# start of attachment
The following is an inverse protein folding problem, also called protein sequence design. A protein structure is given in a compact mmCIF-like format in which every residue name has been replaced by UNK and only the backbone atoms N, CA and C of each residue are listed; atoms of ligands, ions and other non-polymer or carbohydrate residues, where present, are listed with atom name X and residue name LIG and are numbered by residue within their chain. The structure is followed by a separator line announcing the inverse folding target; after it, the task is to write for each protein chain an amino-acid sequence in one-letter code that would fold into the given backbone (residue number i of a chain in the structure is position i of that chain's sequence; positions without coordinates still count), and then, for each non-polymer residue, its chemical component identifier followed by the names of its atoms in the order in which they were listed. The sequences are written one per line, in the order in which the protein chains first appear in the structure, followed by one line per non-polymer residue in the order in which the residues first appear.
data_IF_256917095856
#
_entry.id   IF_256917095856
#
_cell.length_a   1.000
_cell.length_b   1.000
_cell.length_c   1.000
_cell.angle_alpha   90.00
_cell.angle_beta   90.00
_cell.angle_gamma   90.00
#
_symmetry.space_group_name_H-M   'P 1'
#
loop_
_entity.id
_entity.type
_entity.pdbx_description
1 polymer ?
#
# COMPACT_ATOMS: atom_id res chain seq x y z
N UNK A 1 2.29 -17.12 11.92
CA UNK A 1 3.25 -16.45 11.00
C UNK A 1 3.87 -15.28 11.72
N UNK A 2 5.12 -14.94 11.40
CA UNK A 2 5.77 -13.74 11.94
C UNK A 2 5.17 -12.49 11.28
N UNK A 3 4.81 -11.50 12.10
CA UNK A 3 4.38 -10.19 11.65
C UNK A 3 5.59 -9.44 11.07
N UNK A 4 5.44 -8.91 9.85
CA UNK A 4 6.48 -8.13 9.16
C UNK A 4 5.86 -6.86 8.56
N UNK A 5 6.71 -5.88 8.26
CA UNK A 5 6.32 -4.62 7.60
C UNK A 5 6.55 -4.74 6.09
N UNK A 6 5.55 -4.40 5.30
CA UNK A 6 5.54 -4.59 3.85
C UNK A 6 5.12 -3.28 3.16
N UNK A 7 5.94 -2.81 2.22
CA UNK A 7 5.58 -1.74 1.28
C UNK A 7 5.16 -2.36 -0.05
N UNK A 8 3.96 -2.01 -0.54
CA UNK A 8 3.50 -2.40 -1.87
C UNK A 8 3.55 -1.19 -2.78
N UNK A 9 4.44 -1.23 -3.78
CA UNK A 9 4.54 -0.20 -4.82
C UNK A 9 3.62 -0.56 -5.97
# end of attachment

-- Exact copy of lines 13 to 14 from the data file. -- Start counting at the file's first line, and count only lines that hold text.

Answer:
_symmetry.space_group_name_H-M   'P 1'
#